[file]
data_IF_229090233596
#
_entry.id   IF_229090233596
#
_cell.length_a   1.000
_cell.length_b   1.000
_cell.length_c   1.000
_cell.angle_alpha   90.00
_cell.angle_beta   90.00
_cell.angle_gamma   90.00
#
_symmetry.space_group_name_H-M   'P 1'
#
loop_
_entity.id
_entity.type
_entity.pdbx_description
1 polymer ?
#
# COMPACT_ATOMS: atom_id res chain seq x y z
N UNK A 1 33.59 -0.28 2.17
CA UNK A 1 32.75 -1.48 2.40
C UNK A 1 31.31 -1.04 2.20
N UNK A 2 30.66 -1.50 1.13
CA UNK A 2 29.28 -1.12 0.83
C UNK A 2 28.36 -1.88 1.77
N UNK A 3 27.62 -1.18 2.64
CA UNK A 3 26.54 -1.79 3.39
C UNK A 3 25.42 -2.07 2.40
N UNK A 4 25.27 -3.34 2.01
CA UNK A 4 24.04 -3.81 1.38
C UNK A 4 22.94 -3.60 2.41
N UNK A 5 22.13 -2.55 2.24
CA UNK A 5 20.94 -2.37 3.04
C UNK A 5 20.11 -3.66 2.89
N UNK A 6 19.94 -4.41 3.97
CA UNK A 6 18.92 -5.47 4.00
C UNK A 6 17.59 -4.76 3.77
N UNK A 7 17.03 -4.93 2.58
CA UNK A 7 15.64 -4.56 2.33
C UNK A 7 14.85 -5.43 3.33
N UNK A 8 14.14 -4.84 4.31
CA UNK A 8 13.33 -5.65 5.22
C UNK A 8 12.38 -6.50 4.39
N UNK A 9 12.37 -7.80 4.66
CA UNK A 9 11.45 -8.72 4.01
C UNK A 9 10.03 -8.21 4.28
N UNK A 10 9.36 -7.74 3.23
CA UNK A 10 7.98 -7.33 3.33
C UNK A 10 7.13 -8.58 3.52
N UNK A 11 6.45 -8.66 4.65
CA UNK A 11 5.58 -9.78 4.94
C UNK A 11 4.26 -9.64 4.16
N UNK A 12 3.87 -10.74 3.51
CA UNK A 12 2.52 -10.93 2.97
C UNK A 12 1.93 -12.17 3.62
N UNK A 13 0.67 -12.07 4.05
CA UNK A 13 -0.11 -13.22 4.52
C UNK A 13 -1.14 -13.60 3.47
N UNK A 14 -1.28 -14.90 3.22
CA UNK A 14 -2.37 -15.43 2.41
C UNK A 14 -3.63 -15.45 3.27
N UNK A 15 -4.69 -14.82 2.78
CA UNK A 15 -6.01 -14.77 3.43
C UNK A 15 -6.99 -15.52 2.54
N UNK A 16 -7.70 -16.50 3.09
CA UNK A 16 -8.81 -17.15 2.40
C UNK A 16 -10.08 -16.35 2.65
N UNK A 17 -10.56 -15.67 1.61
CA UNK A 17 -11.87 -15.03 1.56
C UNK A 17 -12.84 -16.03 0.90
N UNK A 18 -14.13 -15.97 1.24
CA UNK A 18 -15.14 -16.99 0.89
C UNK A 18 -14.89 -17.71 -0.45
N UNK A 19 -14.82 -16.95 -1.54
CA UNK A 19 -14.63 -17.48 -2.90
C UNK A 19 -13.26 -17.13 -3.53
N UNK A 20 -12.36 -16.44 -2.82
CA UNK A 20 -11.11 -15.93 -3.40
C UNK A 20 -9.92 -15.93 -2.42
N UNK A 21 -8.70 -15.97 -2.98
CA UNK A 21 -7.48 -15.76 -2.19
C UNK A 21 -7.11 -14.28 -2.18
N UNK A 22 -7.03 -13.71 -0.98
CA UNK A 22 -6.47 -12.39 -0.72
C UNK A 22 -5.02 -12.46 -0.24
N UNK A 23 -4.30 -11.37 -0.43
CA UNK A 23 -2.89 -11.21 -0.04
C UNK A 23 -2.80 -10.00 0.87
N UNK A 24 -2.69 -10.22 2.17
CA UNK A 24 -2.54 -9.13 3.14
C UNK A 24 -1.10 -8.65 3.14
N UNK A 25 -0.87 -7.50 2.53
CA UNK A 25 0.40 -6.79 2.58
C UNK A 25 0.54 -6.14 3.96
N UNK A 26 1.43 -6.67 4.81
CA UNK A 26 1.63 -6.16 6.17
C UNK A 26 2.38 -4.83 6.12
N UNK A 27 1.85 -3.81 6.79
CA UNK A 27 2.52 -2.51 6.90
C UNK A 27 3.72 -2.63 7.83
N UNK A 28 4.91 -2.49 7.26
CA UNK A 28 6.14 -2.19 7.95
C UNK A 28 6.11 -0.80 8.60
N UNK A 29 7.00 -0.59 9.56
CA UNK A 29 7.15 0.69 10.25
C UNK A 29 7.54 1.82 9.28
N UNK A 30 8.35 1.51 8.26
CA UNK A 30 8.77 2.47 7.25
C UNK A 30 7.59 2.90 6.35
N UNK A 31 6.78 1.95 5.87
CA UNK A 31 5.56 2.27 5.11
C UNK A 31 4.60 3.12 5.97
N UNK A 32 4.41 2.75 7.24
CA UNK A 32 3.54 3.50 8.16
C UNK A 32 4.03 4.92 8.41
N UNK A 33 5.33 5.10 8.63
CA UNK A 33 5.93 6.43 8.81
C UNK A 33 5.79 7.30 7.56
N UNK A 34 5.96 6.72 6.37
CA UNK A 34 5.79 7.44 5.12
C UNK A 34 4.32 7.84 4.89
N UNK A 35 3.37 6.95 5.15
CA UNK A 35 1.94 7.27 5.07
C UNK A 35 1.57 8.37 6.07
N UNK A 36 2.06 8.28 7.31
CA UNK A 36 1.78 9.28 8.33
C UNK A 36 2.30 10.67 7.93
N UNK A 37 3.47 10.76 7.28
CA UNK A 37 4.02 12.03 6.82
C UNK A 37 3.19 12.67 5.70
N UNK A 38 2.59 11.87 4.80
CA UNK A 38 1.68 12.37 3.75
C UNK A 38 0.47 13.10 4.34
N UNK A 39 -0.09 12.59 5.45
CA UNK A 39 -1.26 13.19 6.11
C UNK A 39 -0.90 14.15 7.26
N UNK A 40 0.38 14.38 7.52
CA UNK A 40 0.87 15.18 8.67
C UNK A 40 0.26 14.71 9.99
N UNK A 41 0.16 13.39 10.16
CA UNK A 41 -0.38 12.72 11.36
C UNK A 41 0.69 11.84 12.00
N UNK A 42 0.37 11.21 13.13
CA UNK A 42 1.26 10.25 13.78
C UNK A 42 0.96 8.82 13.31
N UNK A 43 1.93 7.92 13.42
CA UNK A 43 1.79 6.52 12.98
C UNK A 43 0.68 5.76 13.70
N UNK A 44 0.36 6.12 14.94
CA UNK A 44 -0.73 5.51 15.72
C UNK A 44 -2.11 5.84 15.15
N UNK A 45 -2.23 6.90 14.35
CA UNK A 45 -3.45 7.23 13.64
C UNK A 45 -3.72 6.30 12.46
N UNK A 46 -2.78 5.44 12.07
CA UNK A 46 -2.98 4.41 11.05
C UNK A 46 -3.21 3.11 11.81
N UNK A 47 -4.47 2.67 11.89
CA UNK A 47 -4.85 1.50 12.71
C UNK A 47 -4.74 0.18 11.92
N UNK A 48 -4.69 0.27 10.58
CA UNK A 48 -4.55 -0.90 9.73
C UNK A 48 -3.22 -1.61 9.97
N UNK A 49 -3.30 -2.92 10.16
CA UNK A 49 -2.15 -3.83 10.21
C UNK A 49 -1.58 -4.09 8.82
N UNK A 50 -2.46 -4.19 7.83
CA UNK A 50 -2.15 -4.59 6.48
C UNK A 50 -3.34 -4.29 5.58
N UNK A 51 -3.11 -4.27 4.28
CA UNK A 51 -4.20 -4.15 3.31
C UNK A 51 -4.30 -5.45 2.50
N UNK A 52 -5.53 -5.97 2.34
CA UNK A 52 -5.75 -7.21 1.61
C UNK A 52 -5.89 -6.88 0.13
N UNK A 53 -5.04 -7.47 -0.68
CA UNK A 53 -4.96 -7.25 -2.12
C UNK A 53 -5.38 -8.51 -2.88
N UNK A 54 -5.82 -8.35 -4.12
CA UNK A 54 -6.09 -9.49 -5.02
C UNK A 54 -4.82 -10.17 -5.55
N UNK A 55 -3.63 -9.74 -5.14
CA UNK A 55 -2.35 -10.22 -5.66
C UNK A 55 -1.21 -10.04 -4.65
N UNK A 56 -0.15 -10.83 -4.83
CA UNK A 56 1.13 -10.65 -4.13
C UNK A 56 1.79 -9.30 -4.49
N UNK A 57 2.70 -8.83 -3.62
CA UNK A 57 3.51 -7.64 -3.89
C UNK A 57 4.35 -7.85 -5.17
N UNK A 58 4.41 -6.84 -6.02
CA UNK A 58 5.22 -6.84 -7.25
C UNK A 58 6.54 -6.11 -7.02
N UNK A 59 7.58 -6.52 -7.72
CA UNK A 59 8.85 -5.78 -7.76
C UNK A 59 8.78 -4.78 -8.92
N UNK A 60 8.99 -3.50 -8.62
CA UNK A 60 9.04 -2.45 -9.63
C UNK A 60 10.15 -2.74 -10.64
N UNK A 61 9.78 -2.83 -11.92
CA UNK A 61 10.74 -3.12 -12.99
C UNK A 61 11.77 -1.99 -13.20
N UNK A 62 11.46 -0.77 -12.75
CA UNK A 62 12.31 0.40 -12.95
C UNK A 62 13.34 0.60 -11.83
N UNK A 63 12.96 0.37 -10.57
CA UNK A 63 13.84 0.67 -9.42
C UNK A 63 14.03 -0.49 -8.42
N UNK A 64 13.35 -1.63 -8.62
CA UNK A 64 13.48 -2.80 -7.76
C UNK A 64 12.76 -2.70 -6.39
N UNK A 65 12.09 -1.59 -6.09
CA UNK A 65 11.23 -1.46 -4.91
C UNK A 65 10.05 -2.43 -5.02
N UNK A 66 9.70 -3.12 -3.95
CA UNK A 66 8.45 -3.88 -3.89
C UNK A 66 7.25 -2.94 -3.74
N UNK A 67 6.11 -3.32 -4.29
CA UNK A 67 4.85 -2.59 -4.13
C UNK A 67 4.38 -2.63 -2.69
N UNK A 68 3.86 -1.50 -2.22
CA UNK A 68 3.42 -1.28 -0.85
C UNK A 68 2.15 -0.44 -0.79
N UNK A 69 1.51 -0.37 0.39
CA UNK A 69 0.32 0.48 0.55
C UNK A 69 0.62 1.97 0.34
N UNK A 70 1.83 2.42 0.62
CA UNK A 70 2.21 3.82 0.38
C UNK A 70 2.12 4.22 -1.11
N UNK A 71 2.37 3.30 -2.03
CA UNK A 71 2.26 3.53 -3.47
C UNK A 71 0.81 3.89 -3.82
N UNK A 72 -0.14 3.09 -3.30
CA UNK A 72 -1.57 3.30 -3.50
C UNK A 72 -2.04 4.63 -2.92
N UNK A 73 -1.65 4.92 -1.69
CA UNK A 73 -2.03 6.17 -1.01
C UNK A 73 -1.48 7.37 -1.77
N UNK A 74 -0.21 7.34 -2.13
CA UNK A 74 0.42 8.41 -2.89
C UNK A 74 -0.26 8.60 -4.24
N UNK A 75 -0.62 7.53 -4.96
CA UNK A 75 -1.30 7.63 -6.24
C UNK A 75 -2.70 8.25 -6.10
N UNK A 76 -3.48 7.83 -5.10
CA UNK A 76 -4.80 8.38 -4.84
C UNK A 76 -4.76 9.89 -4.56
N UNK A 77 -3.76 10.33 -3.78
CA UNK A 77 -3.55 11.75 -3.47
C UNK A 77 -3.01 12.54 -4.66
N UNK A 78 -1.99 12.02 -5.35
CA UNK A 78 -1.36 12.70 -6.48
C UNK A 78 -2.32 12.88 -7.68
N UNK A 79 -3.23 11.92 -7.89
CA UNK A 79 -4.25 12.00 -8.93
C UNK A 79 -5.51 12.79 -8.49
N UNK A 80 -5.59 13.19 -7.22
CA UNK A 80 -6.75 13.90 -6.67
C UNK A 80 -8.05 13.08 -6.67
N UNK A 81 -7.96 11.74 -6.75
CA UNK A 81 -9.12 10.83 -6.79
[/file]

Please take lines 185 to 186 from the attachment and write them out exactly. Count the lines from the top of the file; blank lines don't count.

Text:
C UNK A 55 -1.21 -10.04 -4.65
N UNK A 56 -0.15 -10.83 -4.83